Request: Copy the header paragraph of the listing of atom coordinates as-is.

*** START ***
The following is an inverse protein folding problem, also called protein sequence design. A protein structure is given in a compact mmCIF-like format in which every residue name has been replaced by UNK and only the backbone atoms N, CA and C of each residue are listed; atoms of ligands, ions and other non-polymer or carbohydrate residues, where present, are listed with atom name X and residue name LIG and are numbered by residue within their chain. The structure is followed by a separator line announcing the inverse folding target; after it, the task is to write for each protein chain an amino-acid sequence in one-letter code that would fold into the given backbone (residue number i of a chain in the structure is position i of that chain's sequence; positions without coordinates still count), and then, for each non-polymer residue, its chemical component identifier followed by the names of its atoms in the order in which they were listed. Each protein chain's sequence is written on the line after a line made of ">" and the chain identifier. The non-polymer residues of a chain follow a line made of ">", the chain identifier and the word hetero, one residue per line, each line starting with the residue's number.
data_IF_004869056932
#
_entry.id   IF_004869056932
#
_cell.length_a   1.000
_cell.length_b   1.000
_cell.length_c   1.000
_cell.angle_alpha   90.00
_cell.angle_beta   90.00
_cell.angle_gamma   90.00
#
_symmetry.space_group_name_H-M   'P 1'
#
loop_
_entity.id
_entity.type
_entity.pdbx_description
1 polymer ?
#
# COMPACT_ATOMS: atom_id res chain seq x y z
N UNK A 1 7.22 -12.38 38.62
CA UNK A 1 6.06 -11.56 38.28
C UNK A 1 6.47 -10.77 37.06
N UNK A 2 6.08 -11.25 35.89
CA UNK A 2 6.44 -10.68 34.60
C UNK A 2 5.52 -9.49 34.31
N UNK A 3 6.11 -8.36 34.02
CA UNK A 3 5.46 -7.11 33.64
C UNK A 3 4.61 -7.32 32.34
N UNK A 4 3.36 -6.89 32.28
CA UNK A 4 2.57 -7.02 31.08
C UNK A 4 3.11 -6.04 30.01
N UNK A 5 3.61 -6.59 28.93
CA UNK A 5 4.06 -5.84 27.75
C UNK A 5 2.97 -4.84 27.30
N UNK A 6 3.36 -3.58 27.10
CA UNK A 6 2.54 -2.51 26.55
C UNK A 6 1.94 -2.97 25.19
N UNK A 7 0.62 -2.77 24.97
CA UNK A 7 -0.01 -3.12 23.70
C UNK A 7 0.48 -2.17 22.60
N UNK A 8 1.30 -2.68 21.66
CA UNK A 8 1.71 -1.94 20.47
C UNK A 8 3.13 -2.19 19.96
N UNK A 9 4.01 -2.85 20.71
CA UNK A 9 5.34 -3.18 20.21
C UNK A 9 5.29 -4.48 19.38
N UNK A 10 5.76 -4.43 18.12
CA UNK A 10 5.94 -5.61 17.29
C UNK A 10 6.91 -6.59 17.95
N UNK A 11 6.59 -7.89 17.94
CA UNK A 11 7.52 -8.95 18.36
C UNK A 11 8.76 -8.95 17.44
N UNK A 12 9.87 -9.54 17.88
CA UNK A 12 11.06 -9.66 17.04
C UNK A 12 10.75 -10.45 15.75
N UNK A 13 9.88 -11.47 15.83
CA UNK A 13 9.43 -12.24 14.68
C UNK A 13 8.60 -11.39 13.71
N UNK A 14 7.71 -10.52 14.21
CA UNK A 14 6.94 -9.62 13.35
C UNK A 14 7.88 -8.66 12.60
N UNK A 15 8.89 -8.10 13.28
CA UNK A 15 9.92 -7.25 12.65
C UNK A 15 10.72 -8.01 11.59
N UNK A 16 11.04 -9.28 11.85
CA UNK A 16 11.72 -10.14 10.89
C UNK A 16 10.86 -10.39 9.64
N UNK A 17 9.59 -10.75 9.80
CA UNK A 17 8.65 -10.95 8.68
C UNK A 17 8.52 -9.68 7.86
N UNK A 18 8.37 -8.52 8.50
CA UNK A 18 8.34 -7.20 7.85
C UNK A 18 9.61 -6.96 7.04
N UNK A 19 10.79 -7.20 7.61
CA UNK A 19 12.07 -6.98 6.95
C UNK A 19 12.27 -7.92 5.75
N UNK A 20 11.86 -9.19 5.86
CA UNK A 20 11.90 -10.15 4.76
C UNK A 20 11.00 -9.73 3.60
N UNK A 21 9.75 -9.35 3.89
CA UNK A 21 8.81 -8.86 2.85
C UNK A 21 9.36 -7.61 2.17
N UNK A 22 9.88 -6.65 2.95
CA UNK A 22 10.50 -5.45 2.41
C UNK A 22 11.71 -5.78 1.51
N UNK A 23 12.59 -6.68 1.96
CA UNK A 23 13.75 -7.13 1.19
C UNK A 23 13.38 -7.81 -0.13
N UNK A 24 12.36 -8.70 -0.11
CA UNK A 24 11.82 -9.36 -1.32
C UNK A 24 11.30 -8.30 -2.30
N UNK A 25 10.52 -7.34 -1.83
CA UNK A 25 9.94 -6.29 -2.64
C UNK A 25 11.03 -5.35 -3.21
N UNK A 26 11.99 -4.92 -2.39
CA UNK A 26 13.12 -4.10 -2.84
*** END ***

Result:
The following is an inverse protein folding problem, also called protein sequence design. A protein structure is given in a compact mmCIF-like format in which every residue name has been replaced by UNK and only the backbone atoms N, CA and C of each residue are listed; atoms of ligands, ions and other non-polymer or carbohydrate residues, where present, are listed with atom name X and residue name LIG and are numbered by residue within their chain. The structure is followed by a separator line announcing the inverse folding target; after it, the task is to write for each protein chain an amino-acid sequence in one-letter code that would fold into the given backbone (residue number i of a chain in the structure is position i of that chain's sequence; positions without coordinates still count), and then, for each non-polymer residue, its chemical component identifier followed by the names of its atoms in the order in which they were listed. Each protein chain's sequence is written on the line after a line made of ">" and the chain identifier. The non-polymer residues of a chain follow a line made of ">", the chain identifier and the word hetero, one residue per line, each line starting with the residue's number.